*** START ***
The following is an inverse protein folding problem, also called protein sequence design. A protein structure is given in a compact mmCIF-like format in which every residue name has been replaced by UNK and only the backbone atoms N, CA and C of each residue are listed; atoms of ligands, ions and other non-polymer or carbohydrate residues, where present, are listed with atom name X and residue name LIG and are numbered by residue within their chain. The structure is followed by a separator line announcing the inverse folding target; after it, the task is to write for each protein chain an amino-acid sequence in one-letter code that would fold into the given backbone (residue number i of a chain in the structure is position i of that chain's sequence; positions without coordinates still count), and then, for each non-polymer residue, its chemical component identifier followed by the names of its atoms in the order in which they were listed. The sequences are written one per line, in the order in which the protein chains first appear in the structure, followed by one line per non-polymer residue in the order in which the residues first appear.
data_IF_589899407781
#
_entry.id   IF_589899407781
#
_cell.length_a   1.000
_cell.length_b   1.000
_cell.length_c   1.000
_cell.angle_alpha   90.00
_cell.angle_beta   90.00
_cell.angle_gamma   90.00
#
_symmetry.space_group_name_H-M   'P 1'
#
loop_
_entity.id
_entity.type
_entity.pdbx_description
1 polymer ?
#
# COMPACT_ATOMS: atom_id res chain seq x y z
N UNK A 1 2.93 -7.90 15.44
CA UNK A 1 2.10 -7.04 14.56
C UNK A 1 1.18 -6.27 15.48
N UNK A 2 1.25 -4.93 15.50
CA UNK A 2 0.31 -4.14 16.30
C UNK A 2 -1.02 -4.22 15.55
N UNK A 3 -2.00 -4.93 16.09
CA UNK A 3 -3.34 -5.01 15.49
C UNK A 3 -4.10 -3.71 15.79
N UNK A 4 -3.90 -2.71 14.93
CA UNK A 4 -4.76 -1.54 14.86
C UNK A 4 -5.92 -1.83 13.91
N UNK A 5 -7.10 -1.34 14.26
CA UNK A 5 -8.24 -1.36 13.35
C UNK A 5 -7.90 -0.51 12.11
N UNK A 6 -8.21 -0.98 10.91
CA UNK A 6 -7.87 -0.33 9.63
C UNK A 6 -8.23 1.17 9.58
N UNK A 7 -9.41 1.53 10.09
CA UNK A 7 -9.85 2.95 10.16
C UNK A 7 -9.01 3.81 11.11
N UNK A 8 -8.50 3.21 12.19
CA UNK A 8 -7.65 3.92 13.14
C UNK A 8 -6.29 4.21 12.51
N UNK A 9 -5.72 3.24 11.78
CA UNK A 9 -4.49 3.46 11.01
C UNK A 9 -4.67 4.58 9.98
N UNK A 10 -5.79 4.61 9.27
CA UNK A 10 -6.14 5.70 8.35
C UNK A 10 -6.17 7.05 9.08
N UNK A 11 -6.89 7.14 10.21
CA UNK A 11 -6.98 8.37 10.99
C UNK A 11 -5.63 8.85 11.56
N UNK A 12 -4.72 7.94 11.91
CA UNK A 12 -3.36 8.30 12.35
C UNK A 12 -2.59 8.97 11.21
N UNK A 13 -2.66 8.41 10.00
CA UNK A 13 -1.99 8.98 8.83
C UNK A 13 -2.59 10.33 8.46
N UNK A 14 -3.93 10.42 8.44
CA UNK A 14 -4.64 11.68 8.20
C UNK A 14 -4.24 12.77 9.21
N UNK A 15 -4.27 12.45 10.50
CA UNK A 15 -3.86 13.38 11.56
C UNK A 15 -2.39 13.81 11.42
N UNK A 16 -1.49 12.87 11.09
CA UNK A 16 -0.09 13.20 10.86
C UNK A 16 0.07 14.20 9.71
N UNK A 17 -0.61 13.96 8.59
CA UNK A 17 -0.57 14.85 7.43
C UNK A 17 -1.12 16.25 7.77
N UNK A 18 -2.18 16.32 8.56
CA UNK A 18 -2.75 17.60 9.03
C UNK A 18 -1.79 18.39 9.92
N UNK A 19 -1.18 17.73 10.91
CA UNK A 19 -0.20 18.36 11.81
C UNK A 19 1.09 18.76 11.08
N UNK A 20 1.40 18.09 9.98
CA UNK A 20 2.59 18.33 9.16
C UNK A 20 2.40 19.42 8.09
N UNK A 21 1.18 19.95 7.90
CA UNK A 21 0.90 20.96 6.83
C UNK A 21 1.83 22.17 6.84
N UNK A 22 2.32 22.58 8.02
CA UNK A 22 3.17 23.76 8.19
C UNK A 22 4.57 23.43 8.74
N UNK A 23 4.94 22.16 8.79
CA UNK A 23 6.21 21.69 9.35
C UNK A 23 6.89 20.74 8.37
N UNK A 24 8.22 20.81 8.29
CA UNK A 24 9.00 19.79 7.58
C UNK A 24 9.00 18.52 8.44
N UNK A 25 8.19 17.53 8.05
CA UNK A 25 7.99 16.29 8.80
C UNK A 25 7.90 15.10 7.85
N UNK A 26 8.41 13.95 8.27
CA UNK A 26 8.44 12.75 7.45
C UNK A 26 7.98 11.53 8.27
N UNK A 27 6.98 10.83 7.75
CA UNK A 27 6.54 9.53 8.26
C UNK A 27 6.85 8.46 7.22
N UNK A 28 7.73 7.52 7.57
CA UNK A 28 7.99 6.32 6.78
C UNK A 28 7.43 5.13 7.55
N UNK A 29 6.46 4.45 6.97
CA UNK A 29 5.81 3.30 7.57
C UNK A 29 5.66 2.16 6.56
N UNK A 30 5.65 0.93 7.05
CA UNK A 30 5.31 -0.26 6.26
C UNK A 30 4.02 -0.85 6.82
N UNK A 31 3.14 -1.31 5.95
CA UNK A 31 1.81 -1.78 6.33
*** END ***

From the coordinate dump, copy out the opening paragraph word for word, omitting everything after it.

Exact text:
The following is an inverse protein folding problem, also called protein sequence design. A protein structure is given in a compact mmCIF-like format in which every residue name has been replaced by UNK and only the backbone atoms N, CA and C of each residue are listed; atoms of ligands, ions and other non-polymer or carbohydrate residues, where present, are listed with atom name X and residue name LIG and are numbered by residue within their chain. The structure is followed by a separator line announcing the inverse folding target; after it, the task is to write for each protein chain an amino-acid sequence in one-letter code that would fold into the given backbone (residue number i of a chain in the structure is position i of that chain's sequence; positions without coordinates still count), and then, for each non-polymer residue, its chemical component identifier followed by the names of its atoms in the order in which they were listed. The sequences are written one per line, in the order in which the protein chains first appear in the structure, followed by one line per non-polymer residue in the order in which the residues first appear.